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Do Good or Do Well? Public Debt Management in a Two-Party Economy

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  • G Milesi-Feretti

Abstract

Policy rules can be welfare improving if the government faces a time inconsistency problem when it chooses its optimal policy sequentially. In this paper I show that a conservative government, while favourable in principle to the institution of binding policy rules, may rationally choose not to do so in the presence of electoral competition. The reason is that left-wing governments typically face more serious time inconsistency problems than right-wing ones, because of incentives to raise revenue through inflation or tax capital for distributional reasons. A binding rule may make the left-wing party more "credible" in the eyes of the voters, conversely in the absence of rules, voters will favour the conservative party- for example because of its stronger anti-inflationary preferences. I develop this idea in the context of a simple debt management model, in which the incumbent can decide whether to roll over a given amount of debt in nominal form or indexing debt to the price level. An election follows, and after the election the new government has to repay the debt using taxes and inflation, both assumed to be distortionary. The right-wing party attributes a higher weight to the inflation tax distortion than the left-wing party; the median voter's preferences are in-between the two parties'. Also, both parties face a fixed cost of being out of power. In the absence of a commitment technology, nominal debt will artificially enlarge the inflation tax base, since after the election the government will take nominal interest rates as given and try to reduce the real value of its obligations through inflation. With rational expectations and full information, once the indexation parameter is chosen, voters know who will fully incorporate future inflation. As a result, inflation is too high and taxes too low. If the costs of inflation are convex, voters will be more likely to choose the right-wing party if debt is nominal. The results extend to a setting in which parties differ in their preferences for private vs public consumption. In the presence of uncertainty, a party in power will face a trade-off between the incentive to "tie the hands" of its eventual successor in case of an election loss ("do good") and the incentive to make its opponent look "bad" in the eyes of the voters in order to win the election ("do well").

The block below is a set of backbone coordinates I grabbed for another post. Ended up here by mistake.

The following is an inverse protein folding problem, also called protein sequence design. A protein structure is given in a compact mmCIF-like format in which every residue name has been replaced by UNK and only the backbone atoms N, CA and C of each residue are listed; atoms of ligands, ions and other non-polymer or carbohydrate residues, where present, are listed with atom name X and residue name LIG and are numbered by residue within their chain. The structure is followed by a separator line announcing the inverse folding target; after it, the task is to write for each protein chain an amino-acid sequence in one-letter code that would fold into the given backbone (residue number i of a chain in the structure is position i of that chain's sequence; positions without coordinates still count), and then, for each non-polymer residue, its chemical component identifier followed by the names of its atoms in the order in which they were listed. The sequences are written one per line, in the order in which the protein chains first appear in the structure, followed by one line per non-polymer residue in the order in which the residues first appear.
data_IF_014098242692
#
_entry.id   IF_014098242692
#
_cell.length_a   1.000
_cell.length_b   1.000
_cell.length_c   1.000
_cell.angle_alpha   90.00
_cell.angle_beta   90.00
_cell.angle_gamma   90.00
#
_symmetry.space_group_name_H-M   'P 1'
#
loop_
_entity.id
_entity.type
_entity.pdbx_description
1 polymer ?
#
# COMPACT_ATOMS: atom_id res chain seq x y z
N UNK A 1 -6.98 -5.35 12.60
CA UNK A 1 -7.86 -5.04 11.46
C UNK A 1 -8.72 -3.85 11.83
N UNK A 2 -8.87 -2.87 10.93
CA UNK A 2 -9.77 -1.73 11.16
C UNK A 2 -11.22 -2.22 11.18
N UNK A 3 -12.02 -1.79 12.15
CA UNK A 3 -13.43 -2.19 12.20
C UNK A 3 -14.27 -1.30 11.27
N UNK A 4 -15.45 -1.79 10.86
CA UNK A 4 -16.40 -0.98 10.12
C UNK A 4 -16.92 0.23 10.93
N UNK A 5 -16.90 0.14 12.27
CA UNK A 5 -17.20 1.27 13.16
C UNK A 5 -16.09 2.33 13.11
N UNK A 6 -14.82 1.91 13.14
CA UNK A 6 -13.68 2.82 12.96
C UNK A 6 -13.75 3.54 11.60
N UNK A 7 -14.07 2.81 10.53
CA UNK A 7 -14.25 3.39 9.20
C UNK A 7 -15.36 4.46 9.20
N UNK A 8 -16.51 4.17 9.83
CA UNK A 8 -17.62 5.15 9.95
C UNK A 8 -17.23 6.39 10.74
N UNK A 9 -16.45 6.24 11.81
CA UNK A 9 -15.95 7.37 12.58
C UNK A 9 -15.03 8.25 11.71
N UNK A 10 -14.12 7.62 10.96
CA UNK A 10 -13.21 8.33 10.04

Suggested Citation

  • G Milesi-Feretti, 1991. "Do Good or Do Well? Public Debt Management in a Two-Party Economy," CEP Discussion Papers dp0053, Centre for Economic Performance, LSE.
  • Handle: RePEc:cep:cepdps:dp0053
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    References listed on IDEAS

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    1. Kenneth Rogoff, 1985. "The Optimal Degree of Commitment to an Intermediate Monetary Target," The Quarterly Journal of Economics, Oxford University Press, vol. 100(4), pages 1169-1189.
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    Cited by:

    1. Rune Jansen Hagen & Gaute Torsvik, 2007. "Irreversible Investments, Dynamic Inconsistency and Policy Convergence," CESifo Working Paper Series 1910, CESifo Group Munich.
    2. Uhlig, Harald, 1997. "Long Term Debt and the Political Support of a Monetary Union," CEPR Discussion Papers 1603, C.E.P.R. Discussion Papers.
    3. Caselli, Francesco, 1997. "On the distribution of debt and taxes," Journal of Public Economics, Elsevier, vol. 65(3), pages 367-386, September.
    4. Nuno Ribeiro & Susana Jorge & Mercedes Cervera, 2013. "Estudo do Endividamento da Administração Local Portuguesa: Evidência Empírica USando Modelos de Análise de Dados em Painel," Notas Económicas, Faculty of Economics, University of Coimbra, issue 38, pages 46-67, December.
    5. Leopoldo Fergusson & James A. Robinson & Ragnar Torvik & Juan F. Vargas, 2016. "The Need for Enemies," Economic Journal, Royal Economic Society, vol. 126(593), pages 1018-1054, June.
    6. Jonsson, Gunnar, 1997. "Monetary politics and unemployment persistence," Journal of Monetary Economics, Elsevier, vol. 39(2), pages 303-325, July.
    7. Javier Salinas, 1998. "The Constitutional Political Economy of Public Deficits: The Spanish Case 1," Constitutional Political Economy, Springer, vol. 9(3), pages 235-249, September.
    8. Hagen, Rune Jansen, 2002. "The electoral politics of public sector institutional reform," European Journal of Political Economy, Elsevier, vol. 18(3), pages 449-473, September.

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